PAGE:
Yes, in DiffEq’s tests because you cannot test equality of floating point calculations for anything serious.

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I think is used in test cases more so than in the middle of algorithms? I really like having the function,… Just want it to fail or warn clearly or not even compile if it isnt doing something the user thinks it is.

I don’t know what counts as serious, but among the packages I have installed,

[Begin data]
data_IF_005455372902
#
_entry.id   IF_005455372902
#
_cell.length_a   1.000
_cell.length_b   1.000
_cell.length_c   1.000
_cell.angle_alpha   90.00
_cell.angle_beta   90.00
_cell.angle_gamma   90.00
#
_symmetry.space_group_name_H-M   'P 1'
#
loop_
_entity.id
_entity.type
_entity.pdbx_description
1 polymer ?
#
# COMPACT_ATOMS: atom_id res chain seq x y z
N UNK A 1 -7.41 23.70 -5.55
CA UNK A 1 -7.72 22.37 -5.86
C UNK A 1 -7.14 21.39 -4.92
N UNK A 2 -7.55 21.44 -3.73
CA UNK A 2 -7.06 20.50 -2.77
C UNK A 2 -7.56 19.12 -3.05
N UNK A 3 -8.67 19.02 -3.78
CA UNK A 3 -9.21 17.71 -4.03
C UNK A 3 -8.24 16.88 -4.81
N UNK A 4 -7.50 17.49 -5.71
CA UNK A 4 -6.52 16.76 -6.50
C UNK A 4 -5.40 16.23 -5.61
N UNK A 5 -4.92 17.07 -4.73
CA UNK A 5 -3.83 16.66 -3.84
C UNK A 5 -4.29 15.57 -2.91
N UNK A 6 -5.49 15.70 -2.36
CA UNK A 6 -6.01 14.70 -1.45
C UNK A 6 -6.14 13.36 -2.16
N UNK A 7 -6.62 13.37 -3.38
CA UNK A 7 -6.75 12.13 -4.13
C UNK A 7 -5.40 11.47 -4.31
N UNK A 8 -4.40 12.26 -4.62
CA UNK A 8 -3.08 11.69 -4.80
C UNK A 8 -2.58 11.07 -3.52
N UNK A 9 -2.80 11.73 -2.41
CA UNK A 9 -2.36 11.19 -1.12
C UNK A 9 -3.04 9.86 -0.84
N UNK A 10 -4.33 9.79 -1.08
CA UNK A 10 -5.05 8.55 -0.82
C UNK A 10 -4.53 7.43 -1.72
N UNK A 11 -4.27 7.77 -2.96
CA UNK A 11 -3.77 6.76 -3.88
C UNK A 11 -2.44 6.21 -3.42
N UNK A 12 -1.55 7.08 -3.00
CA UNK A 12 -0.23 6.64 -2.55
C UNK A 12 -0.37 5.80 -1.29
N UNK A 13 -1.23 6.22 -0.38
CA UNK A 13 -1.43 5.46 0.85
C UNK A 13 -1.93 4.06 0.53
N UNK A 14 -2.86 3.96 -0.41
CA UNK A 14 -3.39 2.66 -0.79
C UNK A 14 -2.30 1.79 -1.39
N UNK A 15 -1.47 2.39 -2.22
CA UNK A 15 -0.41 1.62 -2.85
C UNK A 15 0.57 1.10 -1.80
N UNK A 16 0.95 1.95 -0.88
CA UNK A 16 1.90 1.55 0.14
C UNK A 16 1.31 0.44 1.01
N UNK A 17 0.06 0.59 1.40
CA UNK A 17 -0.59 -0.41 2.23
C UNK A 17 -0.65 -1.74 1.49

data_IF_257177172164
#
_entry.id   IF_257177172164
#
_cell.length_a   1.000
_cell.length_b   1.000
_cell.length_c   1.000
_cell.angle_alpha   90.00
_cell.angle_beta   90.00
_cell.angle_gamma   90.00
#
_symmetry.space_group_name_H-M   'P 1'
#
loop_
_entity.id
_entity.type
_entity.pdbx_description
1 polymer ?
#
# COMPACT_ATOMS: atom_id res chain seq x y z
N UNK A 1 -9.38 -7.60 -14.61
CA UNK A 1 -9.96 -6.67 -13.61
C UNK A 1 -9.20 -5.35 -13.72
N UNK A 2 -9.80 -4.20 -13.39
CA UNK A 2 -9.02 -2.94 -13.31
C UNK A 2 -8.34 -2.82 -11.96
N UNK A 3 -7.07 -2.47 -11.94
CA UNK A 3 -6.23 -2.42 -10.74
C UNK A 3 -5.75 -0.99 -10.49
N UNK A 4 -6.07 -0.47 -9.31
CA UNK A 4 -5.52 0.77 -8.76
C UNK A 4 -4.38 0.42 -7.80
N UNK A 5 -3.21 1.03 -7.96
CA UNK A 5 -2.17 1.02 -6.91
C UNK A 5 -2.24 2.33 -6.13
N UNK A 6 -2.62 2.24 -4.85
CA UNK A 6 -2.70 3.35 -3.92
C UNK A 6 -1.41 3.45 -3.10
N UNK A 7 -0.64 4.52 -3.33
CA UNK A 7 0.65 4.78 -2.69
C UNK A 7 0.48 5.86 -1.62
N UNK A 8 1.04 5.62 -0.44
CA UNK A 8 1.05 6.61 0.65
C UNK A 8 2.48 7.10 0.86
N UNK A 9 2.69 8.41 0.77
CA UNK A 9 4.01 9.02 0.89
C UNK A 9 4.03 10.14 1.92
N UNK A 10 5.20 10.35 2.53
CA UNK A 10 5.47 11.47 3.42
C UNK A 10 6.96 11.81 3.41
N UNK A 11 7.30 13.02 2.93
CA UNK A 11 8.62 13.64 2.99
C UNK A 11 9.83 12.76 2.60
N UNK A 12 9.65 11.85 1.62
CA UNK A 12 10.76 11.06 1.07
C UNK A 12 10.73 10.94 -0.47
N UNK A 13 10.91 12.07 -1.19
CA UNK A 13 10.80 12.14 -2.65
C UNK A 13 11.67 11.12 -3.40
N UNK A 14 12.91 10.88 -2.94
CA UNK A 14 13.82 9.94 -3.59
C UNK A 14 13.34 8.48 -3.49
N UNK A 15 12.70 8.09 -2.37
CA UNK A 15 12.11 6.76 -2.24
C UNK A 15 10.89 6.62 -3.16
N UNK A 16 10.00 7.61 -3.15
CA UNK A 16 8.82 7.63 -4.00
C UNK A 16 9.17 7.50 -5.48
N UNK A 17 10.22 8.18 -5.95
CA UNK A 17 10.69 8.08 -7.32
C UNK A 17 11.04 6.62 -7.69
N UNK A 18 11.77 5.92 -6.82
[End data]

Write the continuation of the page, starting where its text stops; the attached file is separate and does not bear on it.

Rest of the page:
$grep isapprox ~/.julia/v0.6/**/*.jl | wc -l 1442  Most of these are tests. So I would argue that it is useful. 3 Likes That should be quite hard to do consistently, until LLVM implements an interface for mind reading. 4 Likes Actually, it’s there in Matlab, and it’s called verifyEqual (tolerances are optional parameters). Also intended for CI unit testing. Edit: as Chris points out, CI is awkward for Matlab. 2 Likes But isn’t the issue just the comparison when onr of the things are 0? Everything else is mathematically sound Yes, I have used it. Try out the matlab unit testing framework something for some good head smashing on your computer Just curious, were you able to set it up with Travis or AppVeyor? I’ve never seen that. I agree with @ChrisRackauckas in that the relative case is very sensible, both in the light of floating point precision and, as I argued before, it is consistent with the idea how physicists perceive what approximation is. We should be careful with adding something like the absolute case (comparison with zero). I would say that one should do isapprox(myvar+1, 1) (or replace 1 for something that is sensible in that case). My current point of view is not to change anything to the behaviour. Never bothered…would need to have a custom docker image for it the be especially useful for CI on github due to licensing. One of the MANY reasons to use jylia But why is 1 special as a reference scale? Better to just throw an assert or ugly warning Well, atol=0 is essentially the same as throwing an error if used in a test, since that will fail unless you have equality when near zero. You can then up the tolerance so the test passes if you want. Moreover: there is a discontinuity in the comparison as the minimum of the two numbers goes towards zero As I said above: this is not a good comparison for all cases, but nothing is. It is at least conceptually clear and has a simple mental model. Also, it is easy to customize: setting atol and rtol covers a lot of usual cases. I curious what you would replace it with. As it was pointed out above: just set atol if you want to compare near-0s. An update to the simple statistic above: $ grep isapprox ~/.julia/v0.6/**/src/*.jl | wc -l